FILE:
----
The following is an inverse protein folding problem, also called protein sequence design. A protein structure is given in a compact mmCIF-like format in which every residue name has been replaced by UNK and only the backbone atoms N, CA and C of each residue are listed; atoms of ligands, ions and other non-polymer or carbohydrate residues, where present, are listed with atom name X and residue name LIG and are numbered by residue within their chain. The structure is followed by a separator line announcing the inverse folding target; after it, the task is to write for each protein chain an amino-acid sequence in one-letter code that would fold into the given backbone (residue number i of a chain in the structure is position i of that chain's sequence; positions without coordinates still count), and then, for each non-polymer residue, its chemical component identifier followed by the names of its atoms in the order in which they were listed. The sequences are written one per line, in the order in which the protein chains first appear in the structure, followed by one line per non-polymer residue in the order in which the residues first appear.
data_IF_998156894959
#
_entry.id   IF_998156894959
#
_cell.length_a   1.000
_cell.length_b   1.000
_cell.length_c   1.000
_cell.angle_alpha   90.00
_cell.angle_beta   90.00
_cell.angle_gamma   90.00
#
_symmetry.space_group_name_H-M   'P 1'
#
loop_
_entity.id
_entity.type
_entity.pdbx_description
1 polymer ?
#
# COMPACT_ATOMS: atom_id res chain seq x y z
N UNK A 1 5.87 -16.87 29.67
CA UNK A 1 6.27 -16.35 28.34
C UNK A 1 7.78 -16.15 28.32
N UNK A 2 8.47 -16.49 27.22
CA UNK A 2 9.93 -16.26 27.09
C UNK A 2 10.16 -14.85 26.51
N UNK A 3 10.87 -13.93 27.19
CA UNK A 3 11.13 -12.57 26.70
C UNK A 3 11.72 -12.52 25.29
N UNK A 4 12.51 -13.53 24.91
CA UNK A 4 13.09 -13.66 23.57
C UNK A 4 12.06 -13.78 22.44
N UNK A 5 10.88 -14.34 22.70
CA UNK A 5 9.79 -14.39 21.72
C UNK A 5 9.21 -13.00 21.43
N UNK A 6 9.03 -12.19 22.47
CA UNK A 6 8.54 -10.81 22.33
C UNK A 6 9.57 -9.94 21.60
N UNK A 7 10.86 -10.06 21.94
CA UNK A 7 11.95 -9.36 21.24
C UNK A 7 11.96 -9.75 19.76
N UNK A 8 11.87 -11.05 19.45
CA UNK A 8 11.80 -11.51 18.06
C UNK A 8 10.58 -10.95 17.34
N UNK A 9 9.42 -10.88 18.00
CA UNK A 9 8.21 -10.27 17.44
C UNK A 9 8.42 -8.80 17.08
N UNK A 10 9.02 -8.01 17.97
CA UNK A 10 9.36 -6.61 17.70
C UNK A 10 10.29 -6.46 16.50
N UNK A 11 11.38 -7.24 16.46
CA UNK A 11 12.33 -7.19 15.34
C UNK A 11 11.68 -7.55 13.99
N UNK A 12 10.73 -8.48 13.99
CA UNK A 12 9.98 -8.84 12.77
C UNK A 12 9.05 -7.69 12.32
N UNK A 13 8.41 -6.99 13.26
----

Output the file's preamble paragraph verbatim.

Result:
The following is an inverse protein folding problem, also called protein sequence design. A protein structure is given in a compact mmCIF-like format in which every residue name has been replaced by UNK and only the backbone atoms N, CA and C of each residue are listed; atoms of ligands, ions and other non-polymer or carbohydrate residues, where present, are listed with atom name X and residue name LIG and are numbered by residue within their chain. The structure is followed by a separator line announcing the inverse folding target; after it, the task is to write for each protein chain an amino-acid sequence in one-letter code that would fold into the given backbone (residue number i of a chain in the structure is position i of that chain's sequence; positions without coordinates still count), and then, for each non-polymer residue, its chemical component identifier followed by the names of its atoms in the order in which they were listed. The sequences are written one per line, in the order in which the protein chains first appear in the structure, followed by one line per non-polymer residue in the order in which the residues first appear.